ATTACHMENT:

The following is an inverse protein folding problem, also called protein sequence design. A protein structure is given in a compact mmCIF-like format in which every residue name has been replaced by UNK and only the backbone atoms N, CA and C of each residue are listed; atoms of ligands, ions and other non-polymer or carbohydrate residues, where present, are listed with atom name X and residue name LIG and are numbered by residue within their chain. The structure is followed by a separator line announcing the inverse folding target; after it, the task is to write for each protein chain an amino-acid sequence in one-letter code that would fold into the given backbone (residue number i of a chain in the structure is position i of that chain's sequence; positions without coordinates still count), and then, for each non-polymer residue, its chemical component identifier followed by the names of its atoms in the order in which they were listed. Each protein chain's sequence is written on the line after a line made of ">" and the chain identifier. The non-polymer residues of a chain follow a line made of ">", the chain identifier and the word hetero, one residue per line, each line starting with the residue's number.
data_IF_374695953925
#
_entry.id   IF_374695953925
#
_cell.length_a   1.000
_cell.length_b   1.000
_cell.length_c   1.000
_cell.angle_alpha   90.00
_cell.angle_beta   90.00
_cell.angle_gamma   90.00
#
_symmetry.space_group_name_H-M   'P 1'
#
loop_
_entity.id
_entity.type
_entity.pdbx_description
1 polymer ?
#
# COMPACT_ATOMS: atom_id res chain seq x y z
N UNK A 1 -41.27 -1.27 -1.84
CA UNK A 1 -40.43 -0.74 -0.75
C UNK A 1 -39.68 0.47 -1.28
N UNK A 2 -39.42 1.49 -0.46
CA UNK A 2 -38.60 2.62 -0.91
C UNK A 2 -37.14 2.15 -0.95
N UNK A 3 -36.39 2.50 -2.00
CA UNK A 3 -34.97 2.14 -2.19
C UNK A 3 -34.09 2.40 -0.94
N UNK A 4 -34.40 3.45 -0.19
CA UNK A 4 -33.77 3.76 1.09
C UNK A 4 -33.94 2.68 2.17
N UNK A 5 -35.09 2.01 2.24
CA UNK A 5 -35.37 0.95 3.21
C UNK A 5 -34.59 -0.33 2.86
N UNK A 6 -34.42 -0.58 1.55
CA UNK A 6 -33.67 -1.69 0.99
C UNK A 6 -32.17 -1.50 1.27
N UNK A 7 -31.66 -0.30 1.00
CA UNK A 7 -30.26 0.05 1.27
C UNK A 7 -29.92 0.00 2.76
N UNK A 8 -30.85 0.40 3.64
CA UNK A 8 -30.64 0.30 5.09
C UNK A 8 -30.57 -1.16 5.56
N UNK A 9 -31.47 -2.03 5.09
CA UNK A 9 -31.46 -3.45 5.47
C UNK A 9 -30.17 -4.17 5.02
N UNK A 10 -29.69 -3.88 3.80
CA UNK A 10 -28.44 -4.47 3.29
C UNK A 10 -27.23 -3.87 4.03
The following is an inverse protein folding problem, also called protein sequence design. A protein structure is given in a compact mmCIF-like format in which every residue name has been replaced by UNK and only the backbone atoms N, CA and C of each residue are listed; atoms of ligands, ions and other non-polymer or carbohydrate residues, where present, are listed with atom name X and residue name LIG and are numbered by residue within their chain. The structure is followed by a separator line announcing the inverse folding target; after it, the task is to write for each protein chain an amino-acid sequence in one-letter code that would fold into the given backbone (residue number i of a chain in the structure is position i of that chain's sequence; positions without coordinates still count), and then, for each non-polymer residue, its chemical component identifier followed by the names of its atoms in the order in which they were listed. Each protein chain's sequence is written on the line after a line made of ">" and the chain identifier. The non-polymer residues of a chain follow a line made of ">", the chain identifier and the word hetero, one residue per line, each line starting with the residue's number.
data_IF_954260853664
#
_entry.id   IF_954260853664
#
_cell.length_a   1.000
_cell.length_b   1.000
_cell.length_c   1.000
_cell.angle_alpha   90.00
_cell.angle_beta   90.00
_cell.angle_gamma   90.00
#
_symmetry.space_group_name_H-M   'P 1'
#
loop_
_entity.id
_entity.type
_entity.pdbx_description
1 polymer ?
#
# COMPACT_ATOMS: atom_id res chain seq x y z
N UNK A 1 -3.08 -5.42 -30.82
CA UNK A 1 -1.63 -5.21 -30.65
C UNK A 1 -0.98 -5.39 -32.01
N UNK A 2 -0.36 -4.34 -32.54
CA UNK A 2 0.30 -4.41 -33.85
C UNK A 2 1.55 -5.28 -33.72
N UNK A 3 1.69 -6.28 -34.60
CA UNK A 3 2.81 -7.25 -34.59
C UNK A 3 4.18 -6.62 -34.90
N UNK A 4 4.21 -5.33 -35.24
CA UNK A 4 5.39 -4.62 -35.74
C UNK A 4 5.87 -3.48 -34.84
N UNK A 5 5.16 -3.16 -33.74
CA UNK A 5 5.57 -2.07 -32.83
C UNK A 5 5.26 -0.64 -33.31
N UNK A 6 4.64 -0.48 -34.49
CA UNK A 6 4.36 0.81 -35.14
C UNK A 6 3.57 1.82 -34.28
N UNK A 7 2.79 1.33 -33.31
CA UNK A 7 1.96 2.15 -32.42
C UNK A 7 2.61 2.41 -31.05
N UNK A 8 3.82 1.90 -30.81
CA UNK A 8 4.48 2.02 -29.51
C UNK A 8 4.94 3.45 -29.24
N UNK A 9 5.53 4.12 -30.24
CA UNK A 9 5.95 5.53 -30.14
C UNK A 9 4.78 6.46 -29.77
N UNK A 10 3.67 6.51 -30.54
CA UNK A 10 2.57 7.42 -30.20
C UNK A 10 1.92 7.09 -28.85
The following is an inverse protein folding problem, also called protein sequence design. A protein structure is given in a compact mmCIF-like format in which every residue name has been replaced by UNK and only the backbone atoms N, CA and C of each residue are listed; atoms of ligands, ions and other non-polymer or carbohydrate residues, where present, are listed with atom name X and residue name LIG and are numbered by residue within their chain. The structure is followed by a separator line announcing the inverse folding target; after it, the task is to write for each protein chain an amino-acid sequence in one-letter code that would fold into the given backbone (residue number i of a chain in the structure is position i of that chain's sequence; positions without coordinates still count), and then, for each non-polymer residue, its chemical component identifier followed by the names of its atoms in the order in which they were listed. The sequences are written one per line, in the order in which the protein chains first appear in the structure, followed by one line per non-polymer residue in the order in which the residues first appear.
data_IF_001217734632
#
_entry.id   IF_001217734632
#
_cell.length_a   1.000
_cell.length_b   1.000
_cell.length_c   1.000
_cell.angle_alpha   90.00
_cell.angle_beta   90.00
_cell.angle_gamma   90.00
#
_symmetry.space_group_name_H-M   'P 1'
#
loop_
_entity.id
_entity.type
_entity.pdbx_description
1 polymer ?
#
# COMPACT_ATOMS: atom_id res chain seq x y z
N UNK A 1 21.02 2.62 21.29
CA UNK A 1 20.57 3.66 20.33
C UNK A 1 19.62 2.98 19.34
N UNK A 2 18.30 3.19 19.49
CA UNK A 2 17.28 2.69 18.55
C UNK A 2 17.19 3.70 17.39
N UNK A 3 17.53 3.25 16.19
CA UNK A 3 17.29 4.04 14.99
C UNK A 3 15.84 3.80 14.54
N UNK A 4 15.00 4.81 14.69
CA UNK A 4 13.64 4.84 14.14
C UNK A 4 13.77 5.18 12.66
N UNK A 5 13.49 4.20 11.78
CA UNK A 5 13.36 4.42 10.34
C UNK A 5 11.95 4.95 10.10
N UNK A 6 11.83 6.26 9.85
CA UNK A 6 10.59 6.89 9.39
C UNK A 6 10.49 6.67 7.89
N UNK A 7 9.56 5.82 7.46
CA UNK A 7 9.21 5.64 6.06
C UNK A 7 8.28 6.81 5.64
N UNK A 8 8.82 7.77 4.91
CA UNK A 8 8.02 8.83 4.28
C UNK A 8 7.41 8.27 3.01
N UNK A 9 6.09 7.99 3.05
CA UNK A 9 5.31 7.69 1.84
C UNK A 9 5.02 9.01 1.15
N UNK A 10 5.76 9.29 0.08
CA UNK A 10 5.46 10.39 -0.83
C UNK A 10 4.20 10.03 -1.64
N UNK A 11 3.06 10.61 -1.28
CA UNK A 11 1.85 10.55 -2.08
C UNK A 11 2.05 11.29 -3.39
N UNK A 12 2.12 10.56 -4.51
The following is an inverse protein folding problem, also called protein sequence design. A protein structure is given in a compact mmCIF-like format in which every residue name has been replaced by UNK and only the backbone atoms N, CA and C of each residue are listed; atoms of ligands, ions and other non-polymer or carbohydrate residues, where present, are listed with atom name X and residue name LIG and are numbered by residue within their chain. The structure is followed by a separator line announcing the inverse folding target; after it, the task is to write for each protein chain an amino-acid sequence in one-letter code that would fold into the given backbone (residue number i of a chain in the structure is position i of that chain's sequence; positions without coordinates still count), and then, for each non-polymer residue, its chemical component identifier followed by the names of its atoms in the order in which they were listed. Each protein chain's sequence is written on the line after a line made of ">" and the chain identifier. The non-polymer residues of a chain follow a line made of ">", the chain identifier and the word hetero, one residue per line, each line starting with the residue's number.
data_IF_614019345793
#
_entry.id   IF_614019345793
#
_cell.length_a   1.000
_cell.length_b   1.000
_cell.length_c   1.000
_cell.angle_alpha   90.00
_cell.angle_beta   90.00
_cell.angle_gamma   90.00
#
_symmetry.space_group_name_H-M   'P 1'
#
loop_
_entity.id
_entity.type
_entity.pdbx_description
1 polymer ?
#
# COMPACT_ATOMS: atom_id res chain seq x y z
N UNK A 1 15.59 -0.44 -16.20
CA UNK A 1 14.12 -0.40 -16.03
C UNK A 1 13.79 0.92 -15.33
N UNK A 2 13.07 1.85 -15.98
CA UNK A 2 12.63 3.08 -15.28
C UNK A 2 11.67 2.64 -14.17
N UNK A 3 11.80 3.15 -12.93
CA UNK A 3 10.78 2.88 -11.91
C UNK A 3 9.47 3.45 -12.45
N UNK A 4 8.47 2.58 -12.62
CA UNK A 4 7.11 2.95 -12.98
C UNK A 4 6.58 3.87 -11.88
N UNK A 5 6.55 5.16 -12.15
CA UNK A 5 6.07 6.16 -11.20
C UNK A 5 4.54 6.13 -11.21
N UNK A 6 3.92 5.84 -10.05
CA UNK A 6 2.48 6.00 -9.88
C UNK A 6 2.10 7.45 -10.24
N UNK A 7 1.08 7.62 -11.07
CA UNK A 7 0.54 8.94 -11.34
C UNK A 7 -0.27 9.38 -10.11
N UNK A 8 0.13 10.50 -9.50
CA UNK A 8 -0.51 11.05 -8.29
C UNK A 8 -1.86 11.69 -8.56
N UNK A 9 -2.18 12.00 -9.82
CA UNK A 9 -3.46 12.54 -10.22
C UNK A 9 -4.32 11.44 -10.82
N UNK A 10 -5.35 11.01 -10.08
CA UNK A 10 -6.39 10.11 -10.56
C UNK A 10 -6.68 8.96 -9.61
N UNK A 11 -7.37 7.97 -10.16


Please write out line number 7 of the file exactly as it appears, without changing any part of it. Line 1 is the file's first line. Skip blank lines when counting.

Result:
_cell.length_b   1.000